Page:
(11:13 AM) I stepped out of the room approximately five minutes into the Solicitor General’s argument. Here’s what happened since Eric’s last update.
The Justices focused their questioning for the remainder of Michael Carvin’s argument for the petitioners on whether his interpretation of the statute had put an “elephant in a mousehole,” i.e., whether it would have made any sense for Congress to put such an important condition for receiving subsidies inside a technical formula for calculating the amount of the subsidy. Justices Ginsburg and Kagan focused on this point. Carvin parried that if one was looking for information about who should get a tax credit (the form of the subsidy at issue), then the natural place to look would be in the tax code, and not in the title of the U.S. code relating to public health and exchanges. That didn’t sit well with Justice Kagan, who tested the argument against Carvin’s other claim, which is that Congress was trying to create an incentive for states; in Justice Kagan’s view, the states would look to the provisions relating to establishing exchanges, and not to the technical coverage formula, to decide whether to set one up. Thus, if Congress was trying to create incentives for states, it would put those incentives in the place where they would look. Justice Alito jumped in to help Carvin, saying that if a state was looking for information about tax credits, it would look to the tax code. Continue reading »
First update: Liberals lead line in questioning of Petitioner in King, but Kennedy asks important question about disrupting federal state balance.
Counsel for the petitioners – who are seeking to invalidate subsidies in states with federal exchanges – faced tough questioning from the more liberal Justices in the first 20 minutes of today’s argument. In particular, a perceptive hypothetical from Justice Kagan forced the petitioners to concede that context, rather than just the literal text of the statute, is important to understanding it. Once the argument turned to context, however, Justice Kennedy expressed deep concern with a system where the statute would potentially destroy the insurance system in states that chose not to establish their own exchanges – likening this to an unconstitutional form of federal coercion. That made him seem skeptical of the petitioners’ reading of the statute, a hopeful point for defenders of the existing subsidies in all states.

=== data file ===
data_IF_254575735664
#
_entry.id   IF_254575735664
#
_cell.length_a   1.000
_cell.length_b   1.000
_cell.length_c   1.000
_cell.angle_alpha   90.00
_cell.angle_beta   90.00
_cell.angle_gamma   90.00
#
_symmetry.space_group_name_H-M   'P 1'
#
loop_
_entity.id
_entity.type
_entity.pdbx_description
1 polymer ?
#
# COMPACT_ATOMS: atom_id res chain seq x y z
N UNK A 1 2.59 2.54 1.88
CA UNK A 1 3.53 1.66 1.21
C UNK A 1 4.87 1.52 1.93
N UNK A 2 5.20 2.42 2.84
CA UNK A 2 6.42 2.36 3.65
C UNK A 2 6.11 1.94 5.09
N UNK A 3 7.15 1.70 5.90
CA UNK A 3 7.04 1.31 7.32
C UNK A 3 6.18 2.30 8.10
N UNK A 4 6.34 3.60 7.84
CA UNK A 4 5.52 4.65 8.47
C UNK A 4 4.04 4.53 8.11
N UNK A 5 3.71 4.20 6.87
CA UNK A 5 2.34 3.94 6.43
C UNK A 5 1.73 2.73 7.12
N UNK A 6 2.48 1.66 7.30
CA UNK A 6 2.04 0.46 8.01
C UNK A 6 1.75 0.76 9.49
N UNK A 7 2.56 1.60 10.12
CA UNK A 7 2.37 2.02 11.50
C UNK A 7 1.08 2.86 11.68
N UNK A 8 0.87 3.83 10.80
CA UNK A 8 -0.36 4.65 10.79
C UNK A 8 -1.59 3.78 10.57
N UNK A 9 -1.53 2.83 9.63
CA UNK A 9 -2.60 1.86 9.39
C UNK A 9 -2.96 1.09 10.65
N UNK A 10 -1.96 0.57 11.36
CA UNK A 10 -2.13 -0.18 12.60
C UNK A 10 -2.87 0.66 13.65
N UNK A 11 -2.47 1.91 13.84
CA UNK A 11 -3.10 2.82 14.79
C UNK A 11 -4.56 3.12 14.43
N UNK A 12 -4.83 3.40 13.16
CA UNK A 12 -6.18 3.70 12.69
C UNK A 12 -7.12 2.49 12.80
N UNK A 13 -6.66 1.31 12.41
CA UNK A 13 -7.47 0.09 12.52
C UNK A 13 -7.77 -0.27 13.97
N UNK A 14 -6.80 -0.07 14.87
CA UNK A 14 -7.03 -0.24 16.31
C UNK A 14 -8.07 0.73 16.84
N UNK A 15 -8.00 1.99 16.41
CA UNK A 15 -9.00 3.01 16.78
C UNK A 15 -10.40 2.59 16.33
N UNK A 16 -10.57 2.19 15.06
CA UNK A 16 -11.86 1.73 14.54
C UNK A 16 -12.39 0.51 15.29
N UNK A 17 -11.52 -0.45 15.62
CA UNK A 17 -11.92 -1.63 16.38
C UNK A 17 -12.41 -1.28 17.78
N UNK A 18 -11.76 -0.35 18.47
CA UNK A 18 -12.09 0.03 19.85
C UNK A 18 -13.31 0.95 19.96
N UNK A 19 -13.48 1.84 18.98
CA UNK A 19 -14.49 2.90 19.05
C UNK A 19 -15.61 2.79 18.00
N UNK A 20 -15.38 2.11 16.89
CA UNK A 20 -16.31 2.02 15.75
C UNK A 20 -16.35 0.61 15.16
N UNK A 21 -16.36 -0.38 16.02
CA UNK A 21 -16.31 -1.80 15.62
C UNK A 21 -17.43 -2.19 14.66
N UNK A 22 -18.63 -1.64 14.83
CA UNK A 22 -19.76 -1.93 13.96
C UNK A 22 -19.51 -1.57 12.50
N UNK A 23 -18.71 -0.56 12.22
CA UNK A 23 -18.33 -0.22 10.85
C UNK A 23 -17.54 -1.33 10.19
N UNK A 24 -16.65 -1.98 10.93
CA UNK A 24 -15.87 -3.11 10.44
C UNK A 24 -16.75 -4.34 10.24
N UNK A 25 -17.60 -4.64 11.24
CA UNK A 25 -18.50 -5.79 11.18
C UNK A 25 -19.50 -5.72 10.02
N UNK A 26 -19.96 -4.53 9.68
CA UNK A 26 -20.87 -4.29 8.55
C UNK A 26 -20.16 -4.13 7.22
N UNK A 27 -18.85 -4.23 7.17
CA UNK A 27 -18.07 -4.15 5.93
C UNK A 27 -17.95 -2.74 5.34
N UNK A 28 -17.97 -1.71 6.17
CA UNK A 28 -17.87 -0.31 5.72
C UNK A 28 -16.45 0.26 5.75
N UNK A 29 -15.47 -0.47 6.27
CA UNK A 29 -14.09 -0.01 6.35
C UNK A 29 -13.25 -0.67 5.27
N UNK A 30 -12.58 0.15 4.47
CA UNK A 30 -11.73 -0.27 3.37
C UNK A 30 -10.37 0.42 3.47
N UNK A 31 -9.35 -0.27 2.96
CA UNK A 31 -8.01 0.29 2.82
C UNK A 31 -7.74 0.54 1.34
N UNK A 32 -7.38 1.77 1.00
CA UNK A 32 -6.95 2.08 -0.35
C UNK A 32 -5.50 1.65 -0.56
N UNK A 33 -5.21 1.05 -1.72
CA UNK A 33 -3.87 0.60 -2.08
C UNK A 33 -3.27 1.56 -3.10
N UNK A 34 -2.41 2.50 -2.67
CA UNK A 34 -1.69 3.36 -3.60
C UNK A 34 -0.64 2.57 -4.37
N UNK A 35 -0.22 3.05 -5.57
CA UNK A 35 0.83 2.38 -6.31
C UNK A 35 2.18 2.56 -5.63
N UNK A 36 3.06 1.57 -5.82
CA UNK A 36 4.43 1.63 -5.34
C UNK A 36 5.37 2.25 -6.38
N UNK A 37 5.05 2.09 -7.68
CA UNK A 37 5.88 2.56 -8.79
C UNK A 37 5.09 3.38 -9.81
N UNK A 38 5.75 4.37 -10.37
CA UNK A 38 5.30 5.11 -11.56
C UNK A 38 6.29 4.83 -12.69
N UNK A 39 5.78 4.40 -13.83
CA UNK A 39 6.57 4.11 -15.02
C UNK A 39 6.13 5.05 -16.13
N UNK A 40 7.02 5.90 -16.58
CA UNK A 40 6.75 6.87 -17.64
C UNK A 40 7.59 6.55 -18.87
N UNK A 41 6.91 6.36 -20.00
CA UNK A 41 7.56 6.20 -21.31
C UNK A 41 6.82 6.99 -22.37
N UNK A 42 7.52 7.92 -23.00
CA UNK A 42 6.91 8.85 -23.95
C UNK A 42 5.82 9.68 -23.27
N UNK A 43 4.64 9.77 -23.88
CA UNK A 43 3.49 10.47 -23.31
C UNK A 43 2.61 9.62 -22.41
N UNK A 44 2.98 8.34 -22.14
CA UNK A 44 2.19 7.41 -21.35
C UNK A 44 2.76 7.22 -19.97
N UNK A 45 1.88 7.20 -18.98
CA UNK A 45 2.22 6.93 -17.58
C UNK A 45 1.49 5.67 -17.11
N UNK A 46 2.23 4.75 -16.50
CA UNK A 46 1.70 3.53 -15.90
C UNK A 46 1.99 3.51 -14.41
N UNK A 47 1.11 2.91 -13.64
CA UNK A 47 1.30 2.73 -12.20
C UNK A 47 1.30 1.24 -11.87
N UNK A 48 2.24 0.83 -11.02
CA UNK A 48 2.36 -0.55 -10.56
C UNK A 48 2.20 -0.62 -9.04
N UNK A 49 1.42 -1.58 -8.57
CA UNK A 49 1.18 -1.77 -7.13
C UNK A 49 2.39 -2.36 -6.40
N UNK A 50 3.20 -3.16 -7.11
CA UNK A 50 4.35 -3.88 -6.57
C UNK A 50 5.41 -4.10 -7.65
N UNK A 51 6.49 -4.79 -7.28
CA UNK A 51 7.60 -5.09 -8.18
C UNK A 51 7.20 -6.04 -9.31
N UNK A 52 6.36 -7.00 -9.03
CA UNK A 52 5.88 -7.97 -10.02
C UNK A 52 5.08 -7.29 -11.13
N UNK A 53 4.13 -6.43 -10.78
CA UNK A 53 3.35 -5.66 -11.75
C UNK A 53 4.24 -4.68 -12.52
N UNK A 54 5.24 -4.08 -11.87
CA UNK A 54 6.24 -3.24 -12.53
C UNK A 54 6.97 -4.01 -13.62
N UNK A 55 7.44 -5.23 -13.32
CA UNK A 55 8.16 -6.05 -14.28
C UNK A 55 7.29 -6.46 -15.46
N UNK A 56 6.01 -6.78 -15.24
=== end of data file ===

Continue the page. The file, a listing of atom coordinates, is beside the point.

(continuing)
While Justice Kennedy also suggested that perhaps this reading could not be avoided, his skepticism suggests that both sides will be trying hard to get his critical vote.
Second update: Perceptive hypothetical from Justice Kagan forces petitioners to focus on context, not just text.
Continue reading »
Justice Clarence Thomas’s opinion for the Court Tuesday in Direct Marketing Association v. Brohl gave online retailers a big victory – something that certainly wasn’t all that clear after the rocky time their counsel experienced at the oral argument. The case involves a question of paramount importance to online retailers, at least those whose business model depends on not charging sales taxes. Colorado has a statute that requires online retailers selling to Colorado customers to file a report each year advising Colorado tax authorities of the purchases local residents have made from that retailer. Collectively, the reports would facilitate the state’s collection of use taxes from local taxpayers for their online purchases; because the use taxes substitute directly for the sales taxes charged on retail purchases, effective enforcement would end the advantage online retailers have when they can sell tax free. Continue reading »